Saving From A Rainy Day
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Saving From A Rainy Day

Sunshine, mild breezes, birds chirping… ah, spring.
But before you know it, we’ll all be complaining about the damn heat, and lawns everywhere will look like hay. The city will issue a frantic “don’t water anything” order and those fresh green shoots you see now will be wilted, yellow clumps by August.
Fear not, green thumbs. Paul Needler has the solution for you. Needler, a part-time musician and full-time inventor, has come up with an ingenious plan to keep your garden (whether a large vegetable patch or your own little backyard pride) watered and happy. It’s called the Rain Collector, and works—obviously—by collecting rain, and distributing it, as need be, via spigot and tubing, to the places that need it most.

“The approach I’m taking is ground-up, DIY,” he explains, “It takes too long for governments, municipal or otherwise, to adopt an idea. It took ten years for a green bin to come into effect, and I believe that’s a total waste of time for the Rain Collector. It should be used now, not ten years from now.”
2008_05_31rc2.jpgThe Rain Collector is big enough to not need continual cloudiness in order to stay full, since it holds 60 gallons. Although the collector is made mainly for those in houses right now (since it connects directly to downspouts), Needler says he’s going to be manufacturing smaller, balcony-sized versions next year. Within five years, he hopes to have collectors handed out like blue boxes.
“There’s no time like the present to start using this kind of device and start conservation now,” he says passionately, “I totally believe in using the individual approach, talking to neighbours, to people who are concerned on an individual level. That kind of thing grows, and awareness spreads.”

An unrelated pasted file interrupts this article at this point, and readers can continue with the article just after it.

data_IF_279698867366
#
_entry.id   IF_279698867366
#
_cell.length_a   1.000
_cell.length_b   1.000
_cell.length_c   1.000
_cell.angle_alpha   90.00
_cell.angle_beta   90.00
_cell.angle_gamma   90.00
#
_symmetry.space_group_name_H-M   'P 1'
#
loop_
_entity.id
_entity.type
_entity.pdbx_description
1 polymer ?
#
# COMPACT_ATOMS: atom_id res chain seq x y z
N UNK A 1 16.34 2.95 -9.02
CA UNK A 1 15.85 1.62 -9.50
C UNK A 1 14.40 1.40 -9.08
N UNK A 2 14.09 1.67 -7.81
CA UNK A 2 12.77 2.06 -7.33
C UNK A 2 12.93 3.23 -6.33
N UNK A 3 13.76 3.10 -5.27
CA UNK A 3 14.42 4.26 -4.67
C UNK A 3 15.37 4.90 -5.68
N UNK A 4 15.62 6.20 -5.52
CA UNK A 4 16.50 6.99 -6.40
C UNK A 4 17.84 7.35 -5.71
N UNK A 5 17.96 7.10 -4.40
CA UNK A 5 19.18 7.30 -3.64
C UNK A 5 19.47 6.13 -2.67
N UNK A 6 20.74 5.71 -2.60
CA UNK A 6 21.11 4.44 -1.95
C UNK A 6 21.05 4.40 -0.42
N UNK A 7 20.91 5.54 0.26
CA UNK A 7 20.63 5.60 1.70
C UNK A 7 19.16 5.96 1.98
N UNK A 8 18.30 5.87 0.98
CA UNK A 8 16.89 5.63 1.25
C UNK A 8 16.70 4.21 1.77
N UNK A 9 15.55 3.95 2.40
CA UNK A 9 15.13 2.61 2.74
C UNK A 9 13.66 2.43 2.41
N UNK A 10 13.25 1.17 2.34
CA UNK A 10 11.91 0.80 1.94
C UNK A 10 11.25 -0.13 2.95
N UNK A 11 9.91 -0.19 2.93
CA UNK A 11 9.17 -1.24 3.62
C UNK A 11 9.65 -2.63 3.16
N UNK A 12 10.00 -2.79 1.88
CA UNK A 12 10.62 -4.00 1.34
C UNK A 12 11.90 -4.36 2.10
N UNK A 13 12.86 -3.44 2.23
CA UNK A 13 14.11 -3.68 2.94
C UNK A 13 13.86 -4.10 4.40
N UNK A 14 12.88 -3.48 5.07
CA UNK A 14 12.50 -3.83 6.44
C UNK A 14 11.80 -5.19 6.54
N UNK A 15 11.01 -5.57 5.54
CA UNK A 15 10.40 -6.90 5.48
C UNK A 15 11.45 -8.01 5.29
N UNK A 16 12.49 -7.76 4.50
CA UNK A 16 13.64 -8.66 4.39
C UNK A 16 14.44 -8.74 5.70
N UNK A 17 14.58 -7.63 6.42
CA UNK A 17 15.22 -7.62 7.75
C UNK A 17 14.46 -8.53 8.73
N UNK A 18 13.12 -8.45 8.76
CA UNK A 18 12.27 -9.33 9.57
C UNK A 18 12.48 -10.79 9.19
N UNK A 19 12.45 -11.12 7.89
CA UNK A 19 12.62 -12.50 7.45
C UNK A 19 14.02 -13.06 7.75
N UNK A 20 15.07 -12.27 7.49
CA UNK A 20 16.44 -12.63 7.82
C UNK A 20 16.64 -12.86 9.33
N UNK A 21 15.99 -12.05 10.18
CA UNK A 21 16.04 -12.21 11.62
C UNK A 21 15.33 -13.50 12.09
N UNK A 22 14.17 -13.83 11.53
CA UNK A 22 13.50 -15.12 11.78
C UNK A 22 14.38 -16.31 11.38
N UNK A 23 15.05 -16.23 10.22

Toronto has mandated that all older homes with downspouts into storm sewers be disconnected by 2009. That means downspouts on city homes will work the same as those in the suburbs, with water getting spilled into the yard. “But city homes don’t have a hell of a lot of yard,” says Needler, “so the next logical approach is to try to help Toronto in that mandate, and say, ‘Let’s get these houses off the storm sewer system.’ What can we do with this water, can we harness it? Sure we can.”
More than just being a money-saver, the Rain Collector is one of a gaggle of products jumping onto the green bandwagon. Beyond water conservation, the container itself is made from recycled food bins. Seriously. “It saves the barrels from being chipped up and put in landfills,” he explains, “and it doesn’t create new plastic.”
And no need to worry over West Nile virus; Needler’s created a unique air valve system that keeps the pesky insects out, and water in.
“It’s been made too easy for us, to turn on a tap, flush a toilet,” he says, “The water’s always there. But while there is still time to repair the damage, before it’s too late, we can do something.”
Photos courtesy of Nedco Products.